Protesters defy Myanmar junta's campaign of fear

Protesters defy Myanmar junta's campaign of fear

Military using forced labour to dismantle demonstrators' barricades in Yangon

Security forces remove a barricade across a road in Yankin township in Yangon as a crackdown on demonstrations against the military coup continues. (AFP Photo)
Security forces remove a barricade across a road in Yankin township in Yangon as a crackdown on demonstrations against the military coup continues. (AFP Photo)

YANGON: Protesters took to the streets across Myanmar again on Saturday, defying the junta which has increasingly sought to crush the uprising with a campaign of violence and fear.

The country has been in turmoil since the military ousted civilian leader Aung San Suu Kyi from power in a Feb 1 coup, triggering a nationwide uprising as protesters call for a return to democracy.

So far, more than 230 people have been killed in anti-coup unrest, according to a local monitoring group, as security forces have deployed tear gas, rubber bullets and live rounds against anti-coup protesters.

But the movement has pushed ahead — albeit in smaller numbers.

Local media showed protesters in gas masks gathering in northern Shan state, while in the southern coastal city of Dawei, motorists hoisted posters of Aung San Suu Kyi and signs that said “end the dictatorship”.

The protesters in Shan state hoisted home-made shields that said “protect unarmed civilians”.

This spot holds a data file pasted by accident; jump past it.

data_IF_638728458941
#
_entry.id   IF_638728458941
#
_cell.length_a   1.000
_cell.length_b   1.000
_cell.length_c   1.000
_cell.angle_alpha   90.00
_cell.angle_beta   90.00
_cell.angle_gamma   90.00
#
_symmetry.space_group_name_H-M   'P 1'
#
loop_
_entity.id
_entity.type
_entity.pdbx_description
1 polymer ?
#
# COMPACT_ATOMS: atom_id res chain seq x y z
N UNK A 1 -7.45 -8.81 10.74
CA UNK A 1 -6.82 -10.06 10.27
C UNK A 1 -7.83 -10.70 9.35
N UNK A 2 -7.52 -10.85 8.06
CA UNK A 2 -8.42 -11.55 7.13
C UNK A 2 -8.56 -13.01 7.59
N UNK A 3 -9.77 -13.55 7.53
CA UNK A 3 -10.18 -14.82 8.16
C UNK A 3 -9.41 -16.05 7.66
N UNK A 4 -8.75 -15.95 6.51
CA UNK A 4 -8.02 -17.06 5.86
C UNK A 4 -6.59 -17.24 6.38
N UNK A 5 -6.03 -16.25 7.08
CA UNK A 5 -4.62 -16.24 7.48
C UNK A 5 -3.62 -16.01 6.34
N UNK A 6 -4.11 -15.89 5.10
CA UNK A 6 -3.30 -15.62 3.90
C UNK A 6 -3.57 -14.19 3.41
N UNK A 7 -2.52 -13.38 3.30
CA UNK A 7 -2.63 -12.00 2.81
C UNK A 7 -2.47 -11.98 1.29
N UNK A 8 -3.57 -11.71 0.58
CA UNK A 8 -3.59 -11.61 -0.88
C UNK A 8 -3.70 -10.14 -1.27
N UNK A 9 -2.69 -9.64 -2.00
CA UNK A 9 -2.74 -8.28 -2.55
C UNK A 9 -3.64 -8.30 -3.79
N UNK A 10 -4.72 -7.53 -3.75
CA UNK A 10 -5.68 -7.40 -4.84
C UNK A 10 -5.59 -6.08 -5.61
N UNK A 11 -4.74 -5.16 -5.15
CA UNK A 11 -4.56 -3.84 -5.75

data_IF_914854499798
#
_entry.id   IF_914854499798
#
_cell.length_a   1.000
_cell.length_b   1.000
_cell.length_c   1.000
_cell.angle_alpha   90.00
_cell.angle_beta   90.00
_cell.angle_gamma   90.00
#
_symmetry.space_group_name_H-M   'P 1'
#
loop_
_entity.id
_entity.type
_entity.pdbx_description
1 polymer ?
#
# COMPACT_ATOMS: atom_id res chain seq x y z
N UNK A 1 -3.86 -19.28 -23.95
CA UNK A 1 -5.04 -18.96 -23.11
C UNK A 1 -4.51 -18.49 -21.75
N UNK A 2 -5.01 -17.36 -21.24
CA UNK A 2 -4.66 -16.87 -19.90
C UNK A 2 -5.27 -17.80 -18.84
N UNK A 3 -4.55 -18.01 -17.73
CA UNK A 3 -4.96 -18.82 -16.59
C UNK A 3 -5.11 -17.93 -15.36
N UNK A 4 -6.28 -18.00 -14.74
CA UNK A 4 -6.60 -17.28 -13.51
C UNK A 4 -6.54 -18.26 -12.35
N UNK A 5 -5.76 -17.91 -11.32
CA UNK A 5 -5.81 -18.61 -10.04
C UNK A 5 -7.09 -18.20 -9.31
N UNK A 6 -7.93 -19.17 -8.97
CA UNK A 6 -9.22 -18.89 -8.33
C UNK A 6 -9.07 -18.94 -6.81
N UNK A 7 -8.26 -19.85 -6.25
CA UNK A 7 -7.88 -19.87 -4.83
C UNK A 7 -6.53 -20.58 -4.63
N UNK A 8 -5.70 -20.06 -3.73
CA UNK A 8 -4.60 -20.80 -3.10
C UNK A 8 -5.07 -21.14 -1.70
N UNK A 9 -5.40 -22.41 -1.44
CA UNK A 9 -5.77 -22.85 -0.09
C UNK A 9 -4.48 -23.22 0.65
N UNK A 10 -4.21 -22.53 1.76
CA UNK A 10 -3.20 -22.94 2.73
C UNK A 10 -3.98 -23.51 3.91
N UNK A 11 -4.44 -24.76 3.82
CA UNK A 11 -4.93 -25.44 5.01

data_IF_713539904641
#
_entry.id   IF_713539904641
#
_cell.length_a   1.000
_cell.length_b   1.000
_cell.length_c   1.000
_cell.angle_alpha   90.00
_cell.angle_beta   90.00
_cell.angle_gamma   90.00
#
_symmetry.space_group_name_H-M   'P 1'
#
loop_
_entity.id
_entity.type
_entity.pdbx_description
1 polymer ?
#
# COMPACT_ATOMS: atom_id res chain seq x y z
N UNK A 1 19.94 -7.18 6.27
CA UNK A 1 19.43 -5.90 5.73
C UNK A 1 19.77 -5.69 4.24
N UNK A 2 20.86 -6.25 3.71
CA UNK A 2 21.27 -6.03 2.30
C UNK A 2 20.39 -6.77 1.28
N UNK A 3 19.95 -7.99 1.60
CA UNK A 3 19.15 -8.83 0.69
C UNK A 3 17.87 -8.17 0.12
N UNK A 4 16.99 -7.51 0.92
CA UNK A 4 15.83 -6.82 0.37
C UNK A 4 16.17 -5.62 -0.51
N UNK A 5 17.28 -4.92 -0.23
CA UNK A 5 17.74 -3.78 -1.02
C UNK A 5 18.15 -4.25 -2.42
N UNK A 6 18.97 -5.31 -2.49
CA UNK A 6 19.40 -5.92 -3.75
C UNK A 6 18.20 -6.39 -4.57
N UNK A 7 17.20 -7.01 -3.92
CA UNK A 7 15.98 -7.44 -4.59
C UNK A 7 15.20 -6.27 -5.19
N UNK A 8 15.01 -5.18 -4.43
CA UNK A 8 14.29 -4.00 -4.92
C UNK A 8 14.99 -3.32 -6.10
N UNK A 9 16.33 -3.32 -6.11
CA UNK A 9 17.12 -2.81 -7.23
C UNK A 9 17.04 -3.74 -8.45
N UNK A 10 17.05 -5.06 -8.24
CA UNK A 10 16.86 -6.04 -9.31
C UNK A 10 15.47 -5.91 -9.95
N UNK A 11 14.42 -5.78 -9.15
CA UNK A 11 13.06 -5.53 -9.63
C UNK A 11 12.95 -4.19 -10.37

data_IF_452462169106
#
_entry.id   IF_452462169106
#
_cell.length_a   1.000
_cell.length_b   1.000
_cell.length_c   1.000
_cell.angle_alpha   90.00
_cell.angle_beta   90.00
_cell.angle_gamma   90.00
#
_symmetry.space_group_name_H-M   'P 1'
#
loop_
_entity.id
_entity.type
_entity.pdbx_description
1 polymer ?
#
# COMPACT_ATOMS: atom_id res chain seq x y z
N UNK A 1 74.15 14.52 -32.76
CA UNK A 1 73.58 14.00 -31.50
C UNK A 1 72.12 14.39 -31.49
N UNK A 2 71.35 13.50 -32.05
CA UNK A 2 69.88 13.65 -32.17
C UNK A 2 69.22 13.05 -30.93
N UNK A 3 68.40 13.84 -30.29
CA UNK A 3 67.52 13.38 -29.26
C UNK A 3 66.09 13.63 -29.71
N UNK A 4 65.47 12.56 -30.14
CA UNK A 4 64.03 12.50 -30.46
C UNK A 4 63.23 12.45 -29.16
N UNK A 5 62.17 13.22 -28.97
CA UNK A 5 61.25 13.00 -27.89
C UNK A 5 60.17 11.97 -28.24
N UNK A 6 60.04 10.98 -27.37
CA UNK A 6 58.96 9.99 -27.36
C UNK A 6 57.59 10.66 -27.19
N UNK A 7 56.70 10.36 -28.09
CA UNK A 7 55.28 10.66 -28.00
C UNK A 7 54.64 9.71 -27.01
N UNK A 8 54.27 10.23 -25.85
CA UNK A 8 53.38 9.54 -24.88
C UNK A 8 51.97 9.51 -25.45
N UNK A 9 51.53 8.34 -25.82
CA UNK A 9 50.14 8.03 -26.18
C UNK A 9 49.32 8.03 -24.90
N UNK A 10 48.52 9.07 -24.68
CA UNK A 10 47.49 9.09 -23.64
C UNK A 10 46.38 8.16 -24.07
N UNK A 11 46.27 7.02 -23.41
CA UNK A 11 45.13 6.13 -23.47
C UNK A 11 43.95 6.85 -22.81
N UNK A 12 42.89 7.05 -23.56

Outside of protests, crackdowns by security forces continue on the streets and residential areas across Myanmar, said the Assistance Association for Political Prisoners.

“Casualties and unprovoked shootings are increasing day by day,” it said.

In the central ruby-producing city of Mogok, the local media outlet Myanmar Now reported that a small quarter’s night guards were shot overnight.

“One died on the spot last night while two others are in critical condition in the hospital,” a rescue team member confirmed to AFP, declining to give more details.

Yangon has emerged as a hotspot for unrest, as security forces armed with guns continue to root out protesters wielding homemade protection gear.

But the resistance movement remains defiant.

“Who says we have to give up because of unequal weapons? We are born for victory,” tweeted prominent activist Ei Thinzar Maung, with the hashtag #SpringRevolution.

Tom Andrews, the UN special rapporteur on the human rights situation in Myanmar, said the junta could not defeat a population “united in peaceful opposition” against its rule.

“Desperate, it launches ruthless attacks to provoke a violent response to try and justify even more violence,” he tweeted Saturday.

“It’s not working. The world must respond by cutting their access to money and weapons. Now.”

Urban war zone

Makeshift barricades of bamboo, brick and burning rubber tyres have lent the streets of Myanmar’s largest city the look of an urban war zone, and now the military are forcing civilians to dismantle them, piece by piece … at gunpoint.

Constructed using any material to hand, the barriers that have sprung up across Yangon offer scant protection against the live rounds the security forces have resorted to with increasing frequency and lethal effect.

The protesters have the numbers, but no real means of fighting the tear gas, rubber bullets and rifle fire of the army and police.

The barricades have become something of a protester trademark, blocking main roads and employing everything from sand-filled cement bags and bamboo screens to large, wheely garbage bins and housing bricks.